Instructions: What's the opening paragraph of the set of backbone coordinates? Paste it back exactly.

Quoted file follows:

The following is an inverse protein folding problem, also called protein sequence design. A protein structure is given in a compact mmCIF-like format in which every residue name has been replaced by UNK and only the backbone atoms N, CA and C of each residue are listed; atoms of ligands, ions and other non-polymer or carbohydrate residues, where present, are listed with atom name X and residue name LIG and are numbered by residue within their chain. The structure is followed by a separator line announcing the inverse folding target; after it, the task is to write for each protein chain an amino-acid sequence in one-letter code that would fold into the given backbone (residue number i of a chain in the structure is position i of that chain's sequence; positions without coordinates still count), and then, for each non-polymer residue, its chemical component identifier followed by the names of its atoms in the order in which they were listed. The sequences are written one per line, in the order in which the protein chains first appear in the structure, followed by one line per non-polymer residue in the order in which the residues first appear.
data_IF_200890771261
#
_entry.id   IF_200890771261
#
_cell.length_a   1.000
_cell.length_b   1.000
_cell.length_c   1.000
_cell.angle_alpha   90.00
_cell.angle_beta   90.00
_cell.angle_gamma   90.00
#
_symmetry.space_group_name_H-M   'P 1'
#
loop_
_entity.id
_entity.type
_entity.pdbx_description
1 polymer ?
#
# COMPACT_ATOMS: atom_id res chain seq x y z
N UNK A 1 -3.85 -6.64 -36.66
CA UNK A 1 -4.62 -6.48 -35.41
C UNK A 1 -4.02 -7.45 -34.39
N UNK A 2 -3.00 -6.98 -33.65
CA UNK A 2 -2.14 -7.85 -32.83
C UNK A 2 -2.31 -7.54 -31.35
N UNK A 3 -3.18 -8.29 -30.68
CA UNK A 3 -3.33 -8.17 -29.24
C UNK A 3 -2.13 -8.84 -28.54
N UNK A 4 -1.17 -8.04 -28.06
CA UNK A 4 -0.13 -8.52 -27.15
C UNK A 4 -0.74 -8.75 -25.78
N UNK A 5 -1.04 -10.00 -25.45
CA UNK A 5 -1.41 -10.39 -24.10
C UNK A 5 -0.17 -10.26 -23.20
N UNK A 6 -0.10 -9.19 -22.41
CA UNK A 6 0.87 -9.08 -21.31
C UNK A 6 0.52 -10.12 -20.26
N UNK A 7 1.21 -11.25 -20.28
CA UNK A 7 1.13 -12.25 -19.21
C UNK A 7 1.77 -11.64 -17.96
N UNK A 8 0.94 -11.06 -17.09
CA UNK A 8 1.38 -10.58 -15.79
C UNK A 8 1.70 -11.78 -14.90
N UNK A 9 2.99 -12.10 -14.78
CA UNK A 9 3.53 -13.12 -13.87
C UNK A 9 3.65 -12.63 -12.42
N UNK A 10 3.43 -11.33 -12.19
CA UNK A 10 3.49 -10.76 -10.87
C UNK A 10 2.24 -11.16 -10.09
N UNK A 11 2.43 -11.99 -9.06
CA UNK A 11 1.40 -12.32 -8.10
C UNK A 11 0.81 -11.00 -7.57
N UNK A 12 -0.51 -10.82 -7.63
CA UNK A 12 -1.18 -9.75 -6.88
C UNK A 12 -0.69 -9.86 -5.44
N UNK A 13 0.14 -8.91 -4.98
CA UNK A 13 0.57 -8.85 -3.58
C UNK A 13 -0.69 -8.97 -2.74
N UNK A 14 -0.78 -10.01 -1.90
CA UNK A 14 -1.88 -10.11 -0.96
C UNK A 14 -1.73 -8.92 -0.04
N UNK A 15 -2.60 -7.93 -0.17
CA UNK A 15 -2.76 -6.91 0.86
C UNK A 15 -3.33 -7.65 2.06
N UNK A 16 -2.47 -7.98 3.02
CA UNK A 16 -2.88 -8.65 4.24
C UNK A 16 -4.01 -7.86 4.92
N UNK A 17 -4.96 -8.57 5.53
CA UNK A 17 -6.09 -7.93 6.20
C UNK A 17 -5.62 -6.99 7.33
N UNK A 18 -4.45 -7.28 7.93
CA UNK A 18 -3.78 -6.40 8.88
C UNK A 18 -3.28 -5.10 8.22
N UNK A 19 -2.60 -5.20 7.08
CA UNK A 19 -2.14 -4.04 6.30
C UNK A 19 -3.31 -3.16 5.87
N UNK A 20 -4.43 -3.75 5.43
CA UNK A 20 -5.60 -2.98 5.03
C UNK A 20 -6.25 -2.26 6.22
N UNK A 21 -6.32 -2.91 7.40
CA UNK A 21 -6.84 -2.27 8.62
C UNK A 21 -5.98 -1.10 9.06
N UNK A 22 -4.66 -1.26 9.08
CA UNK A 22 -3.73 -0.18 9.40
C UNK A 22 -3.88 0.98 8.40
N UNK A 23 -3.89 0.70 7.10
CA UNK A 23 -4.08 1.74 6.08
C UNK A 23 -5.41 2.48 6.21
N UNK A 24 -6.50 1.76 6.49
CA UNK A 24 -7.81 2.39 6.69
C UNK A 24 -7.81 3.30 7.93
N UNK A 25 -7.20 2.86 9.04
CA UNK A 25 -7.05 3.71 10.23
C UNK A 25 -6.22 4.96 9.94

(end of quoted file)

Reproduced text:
The following is an inverse protein folding problem, also called protein sequence design. A protein structure is given in a compact mmCIF-like format in which every residue name has been replaced by UNK and only the backbone atoms N, CA and C of each residue are listed; atoms of ligands, ions and other non-polymer or carbohydrate residues, where present, are listed with atom name X and residue name LIG and are numbered by residue within their chain. The structure is followed by a separator line announcing the inverse folding target; after it, the task is to write for each protein chain an amino-acid sequence in one-letter code that would fold into the given backbone (residue number i of a chain in the structure is position i of that chain's sequence; positions without coordinates still count), and then, for each non-polymer residue, its chemical component identifier followed by the names of its atoms in the order in which they were listed. The sequences are written one per line, in the order in which the protein chains first appear in the structure, followed by one line per non-polymer residue in the order in which the residues first appear.